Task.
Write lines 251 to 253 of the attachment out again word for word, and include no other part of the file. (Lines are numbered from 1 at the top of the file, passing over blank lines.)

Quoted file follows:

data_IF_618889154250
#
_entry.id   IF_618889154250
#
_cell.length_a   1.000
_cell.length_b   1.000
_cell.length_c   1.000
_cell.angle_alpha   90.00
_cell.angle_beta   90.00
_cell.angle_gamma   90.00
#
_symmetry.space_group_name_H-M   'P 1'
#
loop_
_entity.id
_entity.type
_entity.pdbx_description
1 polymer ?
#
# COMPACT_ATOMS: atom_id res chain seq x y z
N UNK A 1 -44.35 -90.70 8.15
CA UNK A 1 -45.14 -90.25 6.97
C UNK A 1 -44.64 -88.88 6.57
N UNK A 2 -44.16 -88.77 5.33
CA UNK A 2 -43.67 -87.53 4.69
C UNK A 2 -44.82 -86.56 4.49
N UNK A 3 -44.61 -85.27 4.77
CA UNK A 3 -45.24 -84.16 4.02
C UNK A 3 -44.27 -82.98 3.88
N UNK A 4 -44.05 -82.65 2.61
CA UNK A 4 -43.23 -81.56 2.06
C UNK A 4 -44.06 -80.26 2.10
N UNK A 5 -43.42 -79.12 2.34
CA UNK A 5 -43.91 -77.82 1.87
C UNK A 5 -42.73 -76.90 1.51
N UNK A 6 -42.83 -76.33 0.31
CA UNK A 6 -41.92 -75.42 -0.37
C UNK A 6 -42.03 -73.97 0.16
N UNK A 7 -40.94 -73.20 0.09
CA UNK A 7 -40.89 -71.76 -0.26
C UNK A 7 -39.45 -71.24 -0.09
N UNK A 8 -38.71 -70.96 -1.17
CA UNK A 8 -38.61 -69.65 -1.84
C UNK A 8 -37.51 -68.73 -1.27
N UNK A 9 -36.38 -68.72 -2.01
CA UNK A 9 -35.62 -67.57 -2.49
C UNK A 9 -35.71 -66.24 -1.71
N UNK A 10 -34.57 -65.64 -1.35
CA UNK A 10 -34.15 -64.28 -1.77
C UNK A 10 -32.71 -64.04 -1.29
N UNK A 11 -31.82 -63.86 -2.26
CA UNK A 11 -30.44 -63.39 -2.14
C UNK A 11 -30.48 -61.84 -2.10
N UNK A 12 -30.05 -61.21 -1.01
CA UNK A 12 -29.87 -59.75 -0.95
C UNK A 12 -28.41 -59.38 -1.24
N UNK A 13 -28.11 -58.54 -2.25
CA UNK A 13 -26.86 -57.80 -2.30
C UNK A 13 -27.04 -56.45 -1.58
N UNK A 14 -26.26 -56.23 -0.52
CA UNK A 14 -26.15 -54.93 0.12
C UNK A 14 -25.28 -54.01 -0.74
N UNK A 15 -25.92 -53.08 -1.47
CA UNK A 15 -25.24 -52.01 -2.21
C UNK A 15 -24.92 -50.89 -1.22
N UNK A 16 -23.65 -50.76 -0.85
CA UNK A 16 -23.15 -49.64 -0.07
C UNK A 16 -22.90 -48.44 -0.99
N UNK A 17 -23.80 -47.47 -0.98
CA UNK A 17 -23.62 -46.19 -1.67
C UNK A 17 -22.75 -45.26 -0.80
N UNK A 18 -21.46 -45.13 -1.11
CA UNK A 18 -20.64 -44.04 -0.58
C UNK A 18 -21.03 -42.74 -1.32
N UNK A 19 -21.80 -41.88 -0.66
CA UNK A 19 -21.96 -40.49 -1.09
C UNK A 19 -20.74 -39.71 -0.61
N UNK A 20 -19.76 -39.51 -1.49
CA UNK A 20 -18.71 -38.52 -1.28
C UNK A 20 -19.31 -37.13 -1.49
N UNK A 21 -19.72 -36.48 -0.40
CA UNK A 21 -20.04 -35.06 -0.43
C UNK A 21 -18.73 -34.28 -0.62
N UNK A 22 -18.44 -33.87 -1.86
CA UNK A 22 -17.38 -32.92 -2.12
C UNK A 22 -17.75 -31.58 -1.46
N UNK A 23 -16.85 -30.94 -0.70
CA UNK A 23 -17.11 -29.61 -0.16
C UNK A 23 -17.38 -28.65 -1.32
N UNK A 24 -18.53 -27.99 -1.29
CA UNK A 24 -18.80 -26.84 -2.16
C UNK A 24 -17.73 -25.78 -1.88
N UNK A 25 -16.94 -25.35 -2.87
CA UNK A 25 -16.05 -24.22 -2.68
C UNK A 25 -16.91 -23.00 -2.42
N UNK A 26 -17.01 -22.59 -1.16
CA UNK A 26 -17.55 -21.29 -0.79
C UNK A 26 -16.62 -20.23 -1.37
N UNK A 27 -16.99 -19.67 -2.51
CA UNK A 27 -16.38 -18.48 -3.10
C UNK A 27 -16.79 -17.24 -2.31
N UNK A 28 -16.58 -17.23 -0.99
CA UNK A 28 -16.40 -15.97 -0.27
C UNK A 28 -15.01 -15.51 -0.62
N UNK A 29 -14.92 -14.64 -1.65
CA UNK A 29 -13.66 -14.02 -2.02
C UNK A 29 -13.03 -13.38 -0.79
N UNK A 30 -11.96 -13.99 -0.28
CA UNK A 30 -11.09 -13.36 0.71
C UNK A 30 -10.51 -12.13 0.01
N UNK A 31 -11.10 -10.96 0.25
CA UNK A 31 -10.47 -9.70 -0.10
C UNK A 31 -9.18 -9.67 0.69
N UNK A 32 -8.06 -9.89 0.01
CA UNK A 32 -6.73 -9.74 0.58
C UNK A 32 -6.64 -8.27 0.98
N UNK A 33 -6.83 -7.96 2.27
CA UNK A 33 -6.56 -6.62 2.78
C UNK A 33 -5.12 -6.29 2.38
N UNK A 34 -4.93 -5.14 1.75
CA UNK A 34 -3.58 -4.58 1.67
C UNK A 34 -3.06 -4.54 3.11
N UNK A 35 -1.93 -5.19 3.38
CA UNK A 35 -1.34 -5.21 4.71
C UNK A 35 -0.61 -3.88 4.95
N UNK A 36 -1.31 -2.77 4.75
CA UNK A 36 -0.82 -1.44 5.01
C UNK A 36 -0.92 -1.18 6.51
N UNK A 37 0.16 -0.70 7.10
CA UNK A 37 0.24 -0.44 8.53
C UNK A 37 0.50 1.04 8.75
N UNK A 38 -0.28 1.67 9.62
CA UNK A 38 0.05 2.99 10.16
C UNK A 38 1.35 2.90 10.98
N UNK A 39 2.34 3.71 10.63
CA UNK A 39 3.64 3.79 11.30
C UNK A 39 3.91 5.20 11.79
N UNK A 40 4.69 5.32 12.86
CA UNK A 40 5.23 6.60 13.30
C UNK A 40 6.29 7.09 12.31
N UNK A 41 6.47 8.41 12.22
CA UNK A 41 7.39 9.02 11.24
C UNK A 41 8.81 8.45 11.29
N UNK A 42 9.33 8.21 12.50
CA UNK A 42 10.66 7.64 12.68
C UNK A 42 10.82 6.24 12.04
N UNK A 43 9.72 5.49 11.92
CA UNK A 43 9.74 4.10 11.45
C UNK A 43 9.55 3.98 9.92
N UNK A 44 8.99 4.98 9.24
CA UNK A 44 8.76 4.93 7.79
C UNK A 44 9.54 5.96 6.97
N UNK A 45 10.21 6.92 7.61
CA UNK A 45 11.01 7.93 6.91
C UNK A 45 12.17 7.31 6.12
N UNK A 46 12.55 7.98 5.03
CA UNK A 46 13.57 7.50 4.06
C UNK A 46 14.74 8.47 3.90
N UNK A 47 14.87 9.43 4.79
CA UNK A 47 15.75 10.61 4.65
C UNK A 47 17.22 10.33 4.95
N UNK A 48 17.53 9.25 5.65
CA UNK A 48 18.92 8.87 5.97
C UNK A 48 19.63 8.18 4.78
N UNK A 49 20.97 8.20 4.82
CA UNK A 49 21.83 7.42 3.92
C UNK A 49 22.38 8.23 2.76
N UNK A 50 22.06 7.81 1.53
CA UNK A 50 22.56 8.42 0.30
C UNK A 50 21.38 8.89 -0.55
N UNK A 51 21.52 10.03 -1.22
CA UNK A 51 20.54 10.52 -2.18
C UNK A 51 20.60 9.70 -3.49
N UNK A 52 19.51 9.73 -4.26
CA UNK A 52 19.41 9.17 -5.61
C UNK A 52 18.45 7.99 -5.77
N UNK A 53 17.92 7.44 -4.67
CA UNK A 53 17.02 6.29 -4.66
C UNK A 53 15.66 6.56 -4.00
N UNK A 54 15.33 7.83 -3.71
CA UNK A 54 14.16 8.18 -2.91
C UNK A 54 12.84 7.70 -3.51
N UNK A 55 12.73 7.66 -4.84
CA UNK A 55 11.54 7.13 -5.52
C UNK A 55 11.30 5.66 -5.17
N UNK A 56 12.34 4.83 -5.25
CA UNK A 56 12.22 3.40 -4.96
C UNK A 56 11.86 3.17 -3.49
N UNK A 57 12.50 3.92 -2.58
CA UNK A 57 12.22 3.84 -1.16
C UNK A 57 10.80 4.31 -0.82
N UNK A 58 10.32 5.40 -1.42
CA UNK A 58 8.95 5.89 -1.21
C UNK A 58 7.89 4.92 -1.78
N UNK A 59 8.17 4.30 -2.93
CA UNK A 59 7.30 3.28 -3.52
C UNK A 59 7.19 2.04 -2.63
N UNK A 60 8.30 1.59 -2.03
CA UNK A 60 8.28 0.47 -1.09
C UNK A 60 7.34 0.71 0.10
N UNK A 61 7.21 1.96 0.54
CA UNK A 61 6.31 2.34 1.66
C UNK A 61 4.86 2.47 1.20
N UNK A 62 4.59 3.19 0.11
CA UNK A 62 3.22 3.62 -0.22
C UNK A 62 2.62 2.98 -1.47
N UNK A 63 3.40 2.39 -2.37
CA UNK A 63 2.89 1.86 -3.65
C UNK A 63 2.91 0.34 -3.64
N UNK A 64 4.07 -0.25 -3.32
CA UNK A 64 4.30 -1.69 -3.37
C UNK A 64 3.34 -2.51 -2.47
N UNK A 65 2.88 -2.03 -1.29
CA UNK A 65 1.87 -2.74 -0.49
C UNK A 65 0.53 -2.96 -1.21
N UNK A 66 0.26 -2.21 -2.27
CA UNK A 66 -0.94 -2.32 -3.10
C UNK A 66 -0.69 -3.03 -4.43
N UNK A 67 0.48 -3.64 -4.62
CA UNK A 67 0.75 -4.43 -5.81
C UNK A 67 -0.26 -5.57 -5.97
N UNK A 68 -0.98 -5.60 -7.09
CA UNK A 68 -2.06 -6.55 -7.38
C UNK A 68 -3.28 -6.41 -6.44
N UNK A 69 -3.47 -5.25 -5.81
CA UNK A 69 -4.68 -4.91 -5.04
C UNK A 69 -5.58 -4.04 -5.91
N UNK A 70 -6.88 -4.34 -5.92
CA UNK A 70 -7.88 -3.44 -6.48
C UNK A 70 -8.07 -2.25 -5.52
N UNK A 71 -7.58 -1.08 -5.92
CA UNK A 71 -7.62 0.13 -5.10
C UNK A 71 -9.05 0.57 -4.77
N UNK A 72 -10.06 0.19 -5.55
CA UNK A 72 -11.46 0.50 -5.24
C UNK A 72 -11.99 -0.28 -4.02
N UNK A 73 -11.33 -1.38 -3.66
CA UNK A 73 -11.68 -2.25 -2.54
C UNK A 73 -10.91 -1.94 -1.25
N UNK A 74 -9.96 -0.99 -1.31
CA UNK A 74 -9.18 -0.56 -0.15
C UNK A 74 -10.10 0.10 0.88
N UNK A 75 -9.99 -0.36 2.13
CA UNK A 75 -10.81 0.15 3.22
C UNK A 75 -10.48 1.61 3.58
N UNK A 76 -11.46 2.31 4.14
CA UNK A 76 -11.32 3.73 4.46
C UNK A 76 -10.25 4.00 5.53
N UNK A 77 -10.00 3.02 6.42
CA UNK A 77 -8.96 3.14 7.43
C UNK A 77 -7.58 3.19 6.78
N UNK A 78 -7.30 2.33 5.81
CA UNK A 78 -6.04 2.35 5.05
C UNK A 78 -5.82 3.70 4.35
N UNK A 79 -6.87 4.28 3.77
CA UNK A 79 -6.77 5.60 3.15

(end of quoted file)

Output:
C UNK A 77 -7.58 3.19 6.78
N UNK A 78 -7.30 2.33 5.81
CA UNK A 78 -6.04 2.35 5.05